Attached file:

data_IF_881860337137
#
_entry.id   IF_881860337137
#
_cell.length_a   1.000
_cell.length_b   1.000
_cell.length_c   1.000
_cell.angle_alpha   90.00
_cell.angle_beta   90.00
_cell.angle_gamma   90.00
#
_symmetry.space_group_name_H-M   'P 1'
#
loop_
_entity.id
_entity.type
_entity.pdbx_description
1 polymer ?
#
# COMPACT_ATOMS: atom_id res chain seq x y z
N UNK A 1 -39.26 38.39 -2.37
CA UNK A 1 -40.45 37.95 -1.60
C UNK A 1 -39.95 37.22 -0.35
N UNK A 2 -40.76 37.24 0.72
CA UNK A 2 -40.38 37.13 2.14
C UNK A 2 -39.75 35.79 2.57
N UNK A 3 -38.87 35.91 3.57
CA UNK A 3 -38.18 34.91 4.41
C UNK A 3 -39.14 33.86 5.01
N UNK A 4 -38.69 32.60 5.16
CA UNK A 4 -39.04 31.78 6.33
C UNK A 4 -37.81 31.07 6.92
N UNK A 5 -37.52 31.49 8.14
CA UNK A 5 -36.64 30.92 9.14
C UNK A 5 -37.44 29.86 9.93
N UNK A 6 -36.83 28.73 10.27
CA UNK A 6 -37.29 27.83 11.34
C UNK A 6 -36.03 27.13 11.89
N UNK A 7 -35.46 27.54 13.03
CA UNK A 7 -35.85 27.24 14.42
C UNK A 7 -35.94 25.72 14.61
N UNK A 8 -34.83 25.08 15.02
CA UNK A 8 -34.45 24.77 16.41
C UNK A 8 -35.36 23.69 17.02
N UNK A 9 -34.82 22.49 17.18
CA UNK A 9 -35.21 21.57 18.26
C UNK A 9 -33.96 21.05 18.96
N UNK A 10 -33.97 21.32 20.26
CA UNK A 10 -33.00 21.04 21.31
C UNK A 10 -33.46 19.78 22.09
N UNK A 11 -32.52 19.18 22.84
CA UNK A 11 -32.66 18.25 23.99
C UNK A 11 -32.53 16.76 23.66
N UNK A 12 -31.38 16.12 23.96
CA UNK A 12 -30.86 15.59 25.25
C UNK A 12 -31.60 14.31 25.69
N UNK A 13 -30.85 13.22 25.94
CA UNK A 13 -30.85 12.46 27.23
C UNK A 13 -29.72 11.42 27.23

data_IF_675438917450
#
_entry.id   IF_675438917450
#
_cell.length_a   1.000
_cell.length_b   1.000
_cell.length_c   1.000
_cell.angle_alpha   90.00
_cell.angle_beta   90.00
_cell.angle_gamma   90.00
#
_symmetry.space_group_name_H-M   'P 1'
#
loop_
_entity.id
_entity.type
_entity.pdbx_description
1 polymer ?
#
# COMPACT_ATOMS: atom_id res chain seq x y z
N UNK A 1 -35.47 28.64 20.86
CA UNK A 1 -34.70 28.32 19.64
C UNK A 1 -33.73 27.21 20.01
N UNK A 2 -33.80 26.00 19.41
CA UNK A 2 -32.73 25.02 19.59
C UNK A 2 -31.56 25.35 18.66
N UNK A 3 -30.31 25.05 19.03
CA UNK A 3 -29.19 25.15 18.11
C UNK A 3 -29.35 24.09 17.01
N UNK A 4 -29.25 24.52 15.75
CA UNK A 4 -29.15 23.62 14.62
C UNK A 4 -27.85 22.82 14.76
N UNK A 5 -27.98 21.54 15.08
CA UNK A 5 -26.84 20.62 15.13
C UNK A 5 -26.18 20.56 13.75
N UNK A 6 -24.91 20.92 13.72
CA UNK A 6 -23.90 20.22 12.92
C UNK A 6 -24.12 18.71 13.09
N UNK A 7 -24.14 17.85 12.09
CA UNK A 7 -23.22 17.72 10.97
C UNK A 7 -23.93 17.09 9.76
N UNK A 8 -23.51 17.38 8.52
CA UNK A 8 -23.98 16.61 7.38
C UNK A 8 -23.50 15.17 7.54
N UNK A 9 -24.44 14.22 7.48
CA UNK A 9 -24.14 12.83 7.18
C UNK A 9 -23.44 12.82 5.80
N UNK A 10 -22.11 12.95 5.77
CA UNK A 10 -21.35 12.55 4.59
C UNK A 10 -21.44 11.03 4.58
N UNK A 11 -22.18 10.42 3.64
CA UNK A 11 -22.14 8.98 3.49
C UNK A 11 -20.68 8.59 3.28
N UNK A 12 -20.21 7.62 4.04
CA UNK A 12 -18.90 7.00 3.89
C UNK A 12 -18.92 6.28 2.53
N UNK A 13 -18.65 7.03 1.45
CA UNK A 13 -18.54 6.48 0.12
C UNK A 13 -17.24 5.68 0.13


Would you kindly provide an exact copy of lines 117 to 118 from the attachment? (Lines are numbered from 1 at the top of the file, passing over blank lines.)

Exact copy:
CA UNK A 13 -18.54 6.48 0.12
C UNK A 13 -17.24 5.68 0.13